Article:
Protecting mountain habitats

Safeguarding mountain ecosystems
Protecting mountain lands
Protecting against vulnerability of mountainous environments
Mountain ecosystems and environments are of critical importance as water stores. They are often physically unstable (subject to earthquakes; landslides and volcanic and torrential phenomena) and sometimes plentiful in mineral resources. Biologically, mountain ecosystems are characterized by attitudinal zonation and microclimatic "niches" generating a rich but fragile biological diversity. Characteristically, human communities in mountains are self-reliant and have a detailed knowledge of the ecosystems on which they depend and of how to utilize them. Cultural diversity and richness parallel the biological diversity, and the specific sacred and/or religious significance of the mountains themselves is often a prominent cultural feature.

The complexity and diversity of mountain ecosystems make it difficult to generalize. The need for a comprehensive, interdisciplinary approach to sustainable mountain development with the effective participation and empowerment of mountain people has been recognized, as has the need to further increase awareness at all levels of society of the importance of mountain ecosystems, together with their problems and potential. The prevalence of absolute and relative poverty in mountainous regions and the downstream consequences of the degradation of mountain ecosystems are recognized as major reasons for mobilizing international efforts to assist countries to formulate and implement strategies for sustainable mountain development. A priority will be to develop and test potentially replicable models for rural poverty alleviation that can overcome the obstacles facing populations in upland areas and ease their transition to more sustainable livelihoods. These should build on local knowledge, capacities and opportunities, suggesting in turn that for mountainous regions, multiple adaptive models are likely to be more successful than approaches based on a uniform development paradigm.

There is a general lack of suitable institutional mechanisms to ensure an integrated approach, in view of the complexity of mountain ecosystems and the socio-economic issues at stake. In addition, there is scope for improved policy and legislation for mountain areas, as well as for training and capacity building, to make the implementation of chapter 13 of Agenda 21 possible. The need for long-term projects and programmes and long-term monitoring of their environmental benefits is emphasized.

Linkages between traditional knowledge and practices and their effect on ecosystems should receive more attention. Linkages between data collection and research, and the utilization and application of results need reinforcement. A recurrent issue is the plea for more action-oriented data collection and research linked to specific pilot areas where different government agencies and non-governmental organizations could coordinate interventions. Research should also be more responsive to the needs and aspirations of mountain populations. Improved information systems, networking and accessible databases have been identified as a priority area for action.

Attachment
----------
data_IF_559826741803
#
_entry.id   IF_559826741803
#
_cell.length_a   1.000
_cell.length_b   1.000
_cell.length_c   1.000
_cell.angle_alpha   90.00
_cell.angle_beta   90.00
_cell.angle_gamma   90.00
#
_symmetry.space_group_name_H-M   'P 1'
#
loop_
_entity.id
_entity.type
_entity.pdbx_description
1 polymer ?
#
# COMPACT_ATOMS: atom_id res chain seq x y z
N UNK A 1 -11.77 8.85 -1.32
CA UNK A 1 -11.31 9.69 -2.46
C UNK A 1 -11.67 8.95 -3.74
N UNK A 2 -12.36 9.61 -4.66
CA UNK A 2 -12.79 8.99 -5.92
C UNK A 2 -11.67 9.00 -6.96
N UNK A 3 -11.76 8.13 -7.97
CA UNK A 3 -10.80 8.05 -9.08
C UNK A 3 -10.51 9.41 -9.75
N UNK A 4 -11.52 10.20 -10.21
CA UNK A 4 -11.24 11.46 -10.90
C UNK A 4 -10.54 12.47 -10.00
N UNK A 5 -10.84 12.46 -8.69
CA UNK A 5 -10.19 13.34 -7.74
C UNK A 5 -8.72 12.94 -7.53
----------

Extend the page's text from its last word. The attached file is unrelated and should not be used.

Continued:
Traditionally mountains have had their natural and human resources drained to benefit the lowlands. At present, however, mountainous countries can support their upland programmes to a greater degree by channelling some returns from mountain-derived benefits (such as hydropower, mining, forestry, tourism), where appropriate, back into the uplands. The empowerment of mountain communities, including increased control over local resource conservation and management, in order to become more directly involved in income-earning activities, is seen as a necessary step in a strategy for sustainable mountain development.

In Nepal's Annapurna Conservation Area, established in 1986 as a multiple-use area rather than a national park, government collaboration with local community groups brought about the establishment and enforcement of a land-use system that increases the local benefits from tourism and provided local people with training in conservation and forest management. Local participation reduced local scepticism and conflict.

The [Convention concerning the Protection of the Alps] (1991) aims to protect the Alps environmentally, economically and culturally. The Parties are obliged to pursue a comprehensive policy for the preservation and protection of the Alps by applying the principle of prevention, the polluter-pays principle, and through cooperation and through the prudent and sustainable use of resources. In order to achieve the objectives the Parties shall take appropriate measures, including: regional planning; soil conservation; and conservation of nature and the countryside. The objective is to protect, conserve and where necessary rehabilitate the natural environment and the countryside so that ecosystems are able to function, animal and plants species (including their habitats) are preserved, nature's capacity for regeneration and sustained productivity is maintained and the variety, uniqueness and beauty of nature and the countryside as a whole are preserved on a permanent basis. The Convention is supplemented by five protocols on tourism, traffic, regional planning, protection of nature and mountain landscapes, and mountain farming and forestry. These protocols should be integrated by the Parties into their national and regional policies. A conference standing committee consisting of delegates of the Parties is to be set up as an executive body.

There are some 430 mountain protected areas worldwide. Their significance and characteristics demand special conservation measures.
Protecting watersheds
Type Classification:
D: Detailed strategies
Related UN Sustainable Development Goals:
GOAL 10: Reduced InequalityGOAL 15: Life on Land